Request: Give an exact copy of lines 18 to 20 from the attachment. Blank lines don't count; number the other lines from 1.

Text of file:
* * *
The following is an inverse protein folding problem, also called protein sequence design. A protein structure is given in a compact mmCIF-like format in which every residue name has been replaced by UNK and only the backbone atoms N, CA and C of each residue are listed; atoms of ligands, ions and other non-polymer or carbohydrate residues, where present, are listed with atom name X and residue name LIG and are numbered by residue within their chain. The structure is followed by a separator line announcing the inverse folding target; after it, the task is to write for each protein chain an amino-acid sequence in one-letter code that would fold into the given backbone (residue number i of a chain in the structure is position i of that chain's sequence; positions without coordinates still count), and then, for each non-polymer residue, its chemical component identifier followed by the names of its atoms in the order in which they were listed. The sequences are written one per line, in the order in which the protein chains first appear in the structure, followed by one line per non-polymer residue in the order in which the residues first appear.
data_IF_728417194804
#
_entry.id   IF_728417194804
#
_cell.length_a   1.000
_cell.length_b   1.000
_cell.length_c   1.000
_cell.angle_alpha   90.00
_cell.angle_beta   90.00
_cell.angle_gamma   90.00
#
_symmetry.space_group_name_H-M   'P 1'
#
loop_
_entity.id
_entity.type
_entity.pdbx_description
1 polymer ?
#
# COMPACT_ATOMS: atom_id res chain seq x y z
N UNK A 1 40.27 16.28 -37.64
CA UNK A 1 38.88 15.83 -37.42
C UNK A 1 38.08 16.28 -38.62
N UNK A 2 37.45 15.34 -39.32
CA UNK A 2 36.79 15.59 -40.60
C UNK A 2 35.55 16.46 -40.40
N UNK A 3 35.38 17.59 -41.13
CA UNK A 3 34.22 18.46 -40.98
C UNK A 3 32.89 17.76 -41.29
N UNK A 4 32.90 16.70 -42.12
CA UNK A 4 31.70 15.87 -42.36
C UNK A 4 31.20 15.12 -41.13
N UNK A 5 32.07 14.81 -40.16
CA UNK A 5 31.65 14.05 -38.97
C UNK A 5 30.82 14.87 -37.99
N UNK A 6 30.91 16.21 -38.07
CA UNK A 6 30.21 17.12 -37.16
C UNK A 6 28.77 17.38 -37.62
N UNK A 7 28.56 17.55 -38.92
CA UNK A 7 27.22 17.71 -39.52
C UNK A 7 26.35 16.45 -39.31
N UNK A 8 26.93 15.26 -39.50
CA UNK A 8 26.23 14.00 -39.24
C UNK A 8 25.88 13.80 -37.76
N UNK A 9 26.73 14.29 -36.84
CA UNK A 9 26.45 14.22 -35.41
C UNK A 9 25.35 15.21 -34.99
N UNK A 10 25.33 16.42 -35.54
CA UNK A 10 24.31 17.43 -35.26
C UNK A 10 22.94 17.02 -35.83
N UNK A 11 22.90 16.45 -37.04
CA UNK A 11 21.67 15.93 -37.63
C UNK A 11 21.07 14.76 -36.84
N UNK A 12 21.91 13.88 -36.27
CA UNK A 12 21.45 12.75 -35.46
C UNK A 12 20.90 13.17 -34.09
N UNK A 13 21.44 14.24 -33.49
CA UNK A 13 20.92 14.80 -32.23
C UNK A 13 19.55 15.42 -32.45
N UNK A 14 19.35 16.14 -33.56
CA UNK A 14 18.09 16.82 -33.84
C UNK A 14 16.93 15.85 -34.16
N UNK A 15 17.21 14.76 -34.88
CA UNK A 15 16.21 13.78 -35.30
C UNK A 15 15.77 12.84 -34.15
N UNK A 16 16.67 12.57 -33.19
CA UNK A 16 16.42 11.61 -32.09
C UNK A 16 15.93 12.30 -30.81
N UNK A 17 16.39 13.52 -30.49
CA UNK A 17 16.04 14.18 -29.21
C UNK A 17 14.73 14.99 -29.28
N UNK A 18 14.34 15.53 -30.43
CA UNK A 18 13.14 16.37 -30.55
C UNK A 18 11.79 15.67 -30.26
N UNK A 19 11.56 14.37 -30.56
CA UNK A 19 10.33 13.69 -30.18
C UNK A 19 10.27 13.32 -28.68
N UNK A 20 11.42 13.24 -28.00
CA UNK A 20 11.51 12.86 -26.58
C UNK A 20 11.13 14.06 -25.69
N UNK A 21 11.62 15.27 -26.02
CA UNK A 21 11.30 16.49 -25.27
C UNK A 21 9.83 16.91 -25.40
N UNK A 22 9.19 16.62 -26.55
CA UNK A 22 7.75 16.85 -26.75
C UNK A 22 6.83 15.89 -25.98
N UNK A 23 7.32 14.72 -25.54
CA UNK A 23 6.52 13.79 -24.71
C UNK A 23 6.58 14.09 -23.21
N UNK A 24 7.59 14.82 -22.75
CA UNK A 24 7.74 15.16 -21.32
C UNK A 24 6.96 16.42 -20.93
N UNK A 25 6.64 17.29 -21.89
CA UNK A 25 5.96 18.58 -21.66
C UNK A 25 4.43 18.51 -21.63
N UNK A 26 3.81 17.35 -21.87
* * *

_entity.pdbx_description
1 polymer ?
#